Krakit: The Final Three   4 comments

(Prior posts on Krakit here.)

I’m not breaking open the envelope on Krakit just yet — let’s say, in a few days? — but we had some industrious commenters at least make plausible stabs at Clues 6 and 11, and I have my own half-way plausible guess on 12. That makes at least a non-random guess on every single answer.

The general theme for all three possible answers is assuming something about the answer, which plausibly resolves into country-town-number, and waving over the fact some of the clue never got used.

Inside the ZX81. Public Domain.

For Clue 6, I was trying to decipher the text that was there, assuming hexadecimal (from “Curse” and the fact the letters go up only to F). Adam Sampson suggested to look at the digits that were not given.

Namely, read directly in order, the missing digits are 49BCE, a year which very strongly associated with a particular event: Caesar crossing the Rubicon. The modern day city this was thought to be at is Savignano, Italy.

Could this really be the solve? What does the “half” part mean? What’s going on with the blacked-out squares? The “half” could refer to the blacked-out half, so does that mean the missing part of the text has the digits 4, 9, B, C, E in some amount of repetitions and order? If so, where does the hex code as a whole comes from?

I will say it seems like a major coincidence to have the left-out digits spell out a coherent date which leads to a clear answer.

(I very vaguely suspected it has to do with the code of the Krakit software itself, making for a super-meta puzzle which leverages the medium and makes it not quite a glorified slideshow, but I don’t have a good way of checking how it gets stored in ZX81 memory — it isn’t equivalent to the modern emulator tape file.)

Clue 11 (above) had another “skip”, this time from redhighlander:

HEAR GREEN BALLAD is an anagram for Ballaghaderreen, where William Partridge died. He was part of the Easter Rebellion, which took place in 1916.

So, I would say Ireland (country), Ballaghaderreen (city), 1916 (number).

That’s one serious anagram-coincidence, there, so I’m willing to call this one definite except for the number. We’ve skipped the MU/SL/IN/REST bit entirely, as well as “That is 3”.

For 12, I’ve spent the last couple days tormenting myself in various ways.

My initial assumptions were:

a.) the stars are the only asymmetrical part, so they are important

b.) they likely indicate, in some indirect way, letters/numbers that we can decipher

This wasn’t going anywhere, so I decided to go for the skip. Let’s assume instead

a.) the “packed area” contains letters that we are supposed to anagram (some indicator I haven’t figured out narrowing down which letters, but let’s just try with all of them)

b.) as Carl Muckenhoupt observed, the character repeated in the middle might not be a zero, but a letter ø

c.) the LANDICEHAIL on the top is not meant as a deception, but is rather a clue.

d.) the stars are just “snow” and can be ignored

Putting all these things together, I managed to get Tromsø, Norway, and the number thirteen.

I don’t feel the slightest bit confident in my answer, but it is true the clues that have “spelled out” the answer (1, 8) have included both country and city, so the letters need to include both. Is there some pattern involving the numbers along the top/bottom that makes this all make sense? Since I can technically switch THIRTEEN out for ZERO and have all the letters for it even if my skip is correct I have to coin flip which one of those is right.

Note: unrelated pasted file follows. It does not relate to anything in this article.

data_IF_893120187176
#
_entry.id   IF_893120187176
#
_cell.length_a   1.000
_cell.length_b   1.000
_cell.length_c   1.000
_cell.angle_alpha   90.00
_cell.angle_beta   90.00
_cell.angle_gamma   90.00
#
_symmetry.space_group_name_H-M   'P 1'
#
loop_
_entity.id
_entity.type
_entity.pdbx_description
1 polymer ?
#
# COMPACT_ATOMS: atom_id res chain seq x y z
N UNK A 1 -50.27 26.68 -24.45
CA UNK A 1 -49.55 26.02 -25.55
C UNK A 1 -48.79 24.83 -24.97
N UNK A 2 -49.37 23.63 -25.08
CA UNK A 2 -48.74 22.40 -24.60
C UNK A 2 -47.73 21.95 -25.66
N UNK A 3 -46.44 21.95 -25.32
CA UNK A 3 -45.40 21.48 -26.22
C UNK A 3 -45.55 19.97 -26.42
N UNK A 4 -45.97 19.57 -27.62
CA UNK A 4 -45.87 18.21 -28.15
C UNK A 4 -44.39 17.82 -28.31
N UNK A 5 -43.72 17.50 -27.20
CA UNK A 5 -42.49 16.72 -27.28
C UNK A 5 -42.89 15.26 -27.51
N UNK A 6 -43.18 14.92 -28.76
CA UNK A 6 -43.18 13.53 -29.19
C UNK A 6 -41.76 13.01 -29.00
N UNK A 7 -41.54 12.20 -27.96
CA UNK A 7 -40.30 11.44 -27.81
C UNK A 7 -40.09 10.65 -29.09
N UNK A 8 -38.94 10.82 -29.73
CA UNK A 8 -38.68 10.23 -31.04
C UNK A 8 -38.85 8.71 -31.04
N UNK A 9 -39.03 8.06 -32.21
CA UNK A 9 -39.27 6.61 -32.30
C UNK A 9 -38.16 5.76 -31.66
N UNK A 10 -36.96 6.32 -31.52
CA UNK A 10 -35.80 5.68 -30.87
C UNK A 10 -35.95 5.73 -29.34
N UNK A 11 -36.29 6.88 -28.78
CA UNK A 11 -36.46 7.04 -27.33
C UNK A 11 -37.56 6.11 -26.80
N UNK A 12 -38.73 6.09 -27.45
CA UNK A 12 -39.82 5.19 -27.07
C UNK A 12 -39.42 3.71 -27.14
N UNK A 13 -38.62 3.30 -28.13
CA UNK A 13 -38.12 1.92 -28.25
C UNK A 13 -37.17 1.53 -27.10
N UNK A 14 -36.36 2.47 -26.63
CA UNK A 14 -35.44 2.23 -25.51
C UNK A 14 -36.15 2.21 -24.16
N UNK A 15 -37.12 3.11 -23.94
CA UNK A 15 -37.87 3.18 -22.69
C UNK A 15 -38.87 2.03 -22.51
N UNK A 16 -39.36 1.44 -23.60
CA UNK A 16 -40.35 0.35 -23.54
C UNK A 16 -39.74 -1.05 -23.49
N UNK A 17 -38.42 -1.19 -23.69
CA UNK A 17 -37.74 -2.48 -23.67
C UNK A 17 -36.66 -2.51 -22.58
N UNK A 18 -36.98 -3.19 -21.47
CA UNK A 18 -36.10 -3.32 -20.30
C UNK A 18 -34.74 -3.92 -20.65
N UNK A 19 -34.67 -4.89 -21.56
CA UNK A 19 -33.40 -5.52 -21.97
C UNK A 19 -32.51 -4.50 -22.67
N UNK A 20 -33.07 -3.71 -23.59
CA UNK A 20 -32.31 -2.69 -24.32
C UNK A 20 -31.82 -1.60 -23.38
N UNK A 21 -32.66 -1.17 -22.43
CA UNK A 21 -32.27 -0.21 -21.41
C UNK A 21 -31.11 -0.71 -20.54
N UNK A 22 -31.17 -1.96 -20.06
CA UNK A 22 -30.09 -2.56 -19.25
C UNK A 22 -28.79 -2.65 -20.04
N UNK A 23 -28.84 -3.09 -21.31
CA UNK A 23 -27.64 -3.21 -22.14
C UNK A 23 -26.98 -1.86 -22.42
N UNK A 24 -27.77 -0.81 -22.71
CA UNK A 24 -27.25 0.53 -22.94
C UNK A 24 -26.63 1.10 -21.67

At least I have something I can fill out the entire contest entry form with, so we’ll at least have a chance (however small) of “winning”. Please post any extra feedback or alternate solves, and if something is better I’ll adjust accordingly.

One quick general plea: can someone figure out exactly how many bridges Budapest had between Buda and Pest in 1982? Just a naive Wikipedia check gets 6, but that’s a list of “most famous” bridges.

Posted May 8, 2023 by Jason Dyer in Interactive Fiction, Puzzles, Video Games

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4 responses to “Krakit: The Final Three

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  1. This map ( appears to be from 1982 and shows four bridges across the Danube. However, the Petöfi híd is not on there (too far south) but it had already existed since 1952. And then there is the Árpád híd (too far north) which was built in 1950. However, there is also the Újpesti vasúti híd (too far north) for trains. If my count is correct that makes seven: four shown on the map and three that should be there but aren’t due to the size of the map section.

    The other four bridges were built much later than 1982; nowadays, there seem to be eleven of them.

    Will Moczarski
    • 7 sounds good, I’ll put it in as the number.

      (Btw, one of the annoying things is that the rules specify the numbers are from 1 to 6 digits long, and we have two answers that are a single digit — this one and Two Gentlemen of Verona — but none that make it up to 6. I can’t even think of, given one of the numbers we have is wrong, which one it’d be; there’s a fair number of dates. In a really well-designed contest there would have to be an answer that is 6 digits, but I’m not convinced this is well-designed.)

  2. Repeating what I said from the thread, MU/SL/IN/REST gets you kind of close to Ulster, Leinster, and Munster, three of the four provinces of Ireland, and the fourth province is Connacht, where Ballaghaderreen is. So that seems pretty solid.

    The other two… boy I don’t know.

    • any idea what the 2, 2, 2, 3 thing is though? do provinces have sub-provinces or “counties” or some such?

      (add: counties, the numbers don’t match. dunno then. maybe something only true on a historical map of the year the rebellion happened?)

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